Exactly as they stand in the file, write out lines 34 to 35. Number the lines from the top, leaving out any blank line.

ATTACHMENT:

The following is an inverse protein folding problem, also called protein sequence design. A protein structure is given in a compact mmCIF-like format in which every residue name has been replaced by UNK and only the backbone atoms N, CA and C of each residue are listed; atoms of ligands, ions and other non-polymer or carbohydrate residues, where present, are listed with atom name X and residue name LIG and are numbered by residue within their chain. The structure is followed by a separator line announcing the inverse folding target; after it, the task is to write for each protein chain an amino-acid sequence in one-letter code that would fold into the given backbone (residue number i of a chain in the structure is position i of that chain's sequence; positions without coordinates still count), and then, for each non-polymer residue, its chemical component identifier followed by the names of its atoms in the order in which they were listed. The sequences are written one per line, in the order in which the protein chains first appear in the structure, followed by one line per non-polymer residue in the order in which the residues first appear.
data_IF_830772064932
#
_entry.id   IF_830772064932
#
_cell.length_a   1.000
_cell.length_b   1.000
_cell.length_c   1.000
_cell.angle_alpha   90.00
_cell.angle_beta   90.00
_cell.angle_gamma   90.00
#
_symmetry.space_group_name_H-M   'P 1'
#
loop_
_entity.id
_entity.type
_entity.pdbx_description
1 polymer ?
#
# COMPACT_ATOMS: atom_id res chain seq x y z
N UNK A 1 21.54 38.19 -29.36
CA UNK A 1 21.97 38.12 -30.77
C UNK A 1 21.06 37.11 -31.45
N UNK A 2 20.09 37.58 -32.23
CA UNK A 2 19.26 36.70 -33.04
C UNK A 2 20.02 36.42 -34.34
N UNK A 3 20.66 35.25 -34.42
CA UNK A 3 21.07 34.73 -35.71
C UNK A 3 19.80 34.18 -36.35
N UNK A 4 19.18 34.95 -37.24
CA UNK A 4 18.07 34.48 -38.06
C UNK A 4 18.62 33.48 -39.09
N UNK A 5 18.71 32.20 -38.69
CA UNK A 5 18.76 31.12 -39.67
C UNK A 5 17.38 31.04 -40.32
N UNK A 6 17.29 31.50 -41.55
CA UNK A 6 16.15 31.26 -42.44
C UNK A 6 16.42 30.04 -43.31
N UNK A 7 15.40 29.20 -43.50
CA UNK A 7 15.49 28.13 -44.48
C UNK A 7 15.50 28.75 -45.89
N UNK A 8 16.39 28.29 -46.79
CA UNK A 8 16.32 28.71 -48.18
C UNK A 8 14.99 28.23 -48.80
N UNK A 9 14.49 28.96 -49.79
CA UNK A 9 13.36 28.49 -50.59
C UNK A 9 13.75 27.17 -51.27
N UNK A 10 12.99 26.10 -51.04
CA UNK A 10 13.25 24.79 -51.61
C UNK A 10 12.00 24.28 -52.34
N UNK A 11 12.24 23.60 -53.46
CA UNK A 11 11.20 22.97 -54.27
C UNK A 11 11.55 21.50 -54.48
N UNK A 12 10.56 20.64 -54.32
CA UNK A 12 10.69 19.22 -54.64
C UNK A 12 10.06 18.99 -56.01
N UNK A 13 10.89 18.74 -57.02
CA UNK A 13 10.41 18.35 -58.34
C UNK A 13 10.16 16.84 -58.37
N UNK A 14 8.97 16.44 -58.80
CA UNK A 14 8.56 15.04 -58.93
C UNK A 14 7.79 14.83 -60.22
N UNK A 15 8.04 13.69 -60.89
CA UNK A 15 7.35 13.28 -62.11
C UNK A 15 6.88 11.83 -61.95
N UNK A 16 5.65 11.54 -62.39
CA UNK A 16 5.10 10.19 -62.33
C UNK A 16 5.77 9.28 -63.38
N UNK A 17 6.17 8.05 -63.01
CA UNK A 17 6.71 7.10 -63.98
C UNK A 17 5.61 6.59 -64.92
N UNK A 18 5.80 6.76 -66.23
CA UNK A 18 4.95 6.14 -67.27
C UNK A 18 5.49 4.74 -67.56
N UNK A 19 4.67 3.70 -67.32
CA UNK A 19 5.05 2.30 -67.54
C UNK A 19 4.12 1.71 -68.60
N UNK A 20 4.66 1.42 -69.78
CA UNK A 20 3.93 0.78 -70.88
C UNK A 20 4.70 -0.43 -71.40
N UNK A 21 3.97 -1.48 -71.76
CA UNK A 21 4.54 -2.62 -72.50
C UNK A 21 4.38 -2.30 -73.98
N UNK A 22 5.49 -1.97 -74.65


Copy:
N UNK A 5 18.71 32.20 -38.69
CA UNK A 5 18.76 31.12 -39.67